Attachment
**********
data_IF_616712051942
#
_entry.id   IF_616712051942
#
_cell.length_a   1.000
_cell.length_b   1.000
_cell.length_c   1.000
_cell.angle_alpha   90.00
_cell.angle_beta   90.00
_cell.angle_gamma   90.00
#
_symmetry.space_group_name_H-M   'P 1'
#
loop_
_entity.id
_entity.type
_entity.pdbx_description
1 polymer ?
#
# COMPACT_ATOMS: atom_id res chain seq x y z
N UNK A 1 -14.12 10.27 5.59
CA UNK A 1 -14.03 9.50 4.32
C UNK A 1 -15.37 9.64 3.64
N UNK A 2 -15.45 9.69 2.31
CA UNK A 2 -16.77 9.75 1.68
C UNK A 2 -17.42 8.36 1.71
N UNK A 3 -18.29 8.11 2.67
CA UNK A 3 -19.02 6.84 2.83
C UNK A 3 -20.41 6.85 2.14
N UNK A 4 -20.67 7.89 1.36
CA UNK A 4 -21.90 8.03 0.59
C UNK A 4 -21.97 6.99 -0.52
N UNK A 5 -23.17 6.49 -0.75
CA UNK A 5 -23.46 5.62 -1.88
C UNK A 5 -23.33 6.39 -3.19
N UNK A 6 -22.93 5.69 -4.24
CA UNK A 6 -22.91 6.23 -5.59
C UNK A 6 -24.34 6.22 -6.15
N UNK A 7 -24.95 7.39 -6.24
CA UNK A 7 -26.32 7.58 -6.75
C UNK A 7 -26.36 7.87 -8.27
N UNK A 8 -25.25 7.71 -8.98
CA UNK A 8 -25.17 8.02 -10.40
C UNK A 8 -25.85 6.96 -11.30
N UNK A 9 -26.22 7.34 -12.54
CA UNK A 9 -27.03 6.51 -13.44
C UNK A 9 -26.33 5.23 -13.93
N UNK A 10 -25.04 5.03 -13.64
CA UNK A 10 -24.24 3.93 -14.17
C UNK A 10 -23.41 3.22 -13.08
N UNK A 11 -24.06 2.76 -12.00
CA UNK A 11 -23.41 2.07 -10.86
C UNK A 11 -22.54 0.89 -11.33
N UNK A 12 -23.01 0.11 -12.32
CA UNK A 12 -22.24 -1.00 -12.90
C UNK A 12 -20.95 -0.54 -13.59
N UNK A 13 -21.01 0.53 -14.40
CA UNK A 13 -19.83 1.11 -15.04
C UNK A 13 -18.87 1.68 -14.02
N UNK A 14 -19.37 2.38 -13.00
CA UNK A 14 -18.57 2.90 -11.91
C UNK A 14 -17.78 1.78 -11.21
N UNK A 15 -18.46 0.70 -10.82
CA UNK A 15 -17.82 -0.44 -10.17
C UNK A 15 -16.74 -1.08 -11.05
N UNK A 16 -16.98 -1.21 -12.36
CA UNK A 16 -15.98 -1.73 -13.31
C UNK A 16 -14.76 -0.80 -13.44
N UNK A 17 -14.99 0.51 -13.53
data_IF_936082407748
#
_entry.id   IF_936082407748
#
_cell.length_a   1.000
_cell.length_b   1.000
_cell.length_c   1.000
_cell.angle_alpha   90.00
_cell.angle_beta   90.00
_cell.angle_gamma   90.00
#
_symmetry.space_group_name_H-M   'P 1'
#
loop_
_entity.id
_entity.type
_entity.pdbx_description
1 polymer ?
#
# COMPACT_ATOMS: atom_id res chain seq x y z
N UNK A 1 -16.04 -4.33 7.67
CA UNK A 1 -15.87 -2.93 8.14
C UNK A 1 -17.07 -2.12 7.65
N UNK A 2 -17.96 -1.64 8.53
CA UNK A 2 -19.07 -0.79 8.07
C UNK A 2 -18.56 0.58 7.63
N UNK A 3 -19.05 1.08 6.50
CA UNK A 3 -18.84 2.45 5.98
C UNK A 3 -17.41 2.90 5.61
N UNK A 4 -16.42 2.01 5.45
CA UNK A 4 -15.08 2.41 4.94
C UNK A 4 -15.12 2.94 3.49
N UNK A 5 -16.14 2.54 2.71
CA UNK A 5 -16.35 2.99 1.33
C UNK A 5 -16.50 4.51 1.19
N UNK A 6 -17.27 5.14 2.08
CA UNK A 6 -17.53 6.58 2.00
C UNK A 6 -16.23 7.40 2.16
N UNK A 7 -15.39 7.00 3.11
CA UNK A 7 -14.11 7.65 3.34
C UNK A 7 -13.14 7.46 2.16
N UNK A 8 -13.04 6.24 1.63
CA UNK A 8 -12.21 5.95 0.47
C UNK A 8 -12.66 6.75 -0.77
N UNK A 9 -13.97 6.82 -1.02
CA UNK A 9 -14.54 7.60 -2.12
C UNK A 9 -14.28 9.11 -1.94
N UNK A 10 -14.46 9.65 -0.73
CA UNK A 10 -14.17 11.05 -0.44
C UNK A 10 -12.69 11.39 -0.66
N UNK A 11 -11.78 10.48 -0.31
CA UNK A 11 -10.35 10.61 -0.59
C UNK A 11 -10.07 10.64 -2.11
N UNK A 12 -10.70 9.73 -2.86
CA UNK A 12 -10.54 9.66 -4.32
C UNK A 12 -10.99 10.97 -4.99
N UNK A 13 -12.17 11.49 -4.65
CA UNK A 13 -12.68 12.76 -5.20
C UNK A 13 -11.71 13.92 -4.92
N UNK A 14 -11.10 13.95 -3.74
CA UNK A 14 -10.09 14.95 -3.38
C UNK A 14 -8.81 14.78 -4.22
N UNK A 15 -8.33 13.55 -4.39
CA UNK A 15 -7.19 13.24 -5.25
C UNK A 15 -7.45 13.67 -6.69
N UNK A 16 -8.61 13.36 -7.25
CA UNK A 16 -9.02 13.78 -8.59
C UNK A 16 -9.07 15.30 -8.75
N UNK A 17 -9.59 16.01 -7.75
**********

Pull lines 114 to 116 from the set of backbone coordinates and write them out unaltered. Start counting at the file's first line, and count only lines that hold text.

N UNK A 9 -13.97 6.82 -1.02
CA UNK A 9 -14.54 7.60 -2.12
C UNK A 9 -14.28 9.11 -1.94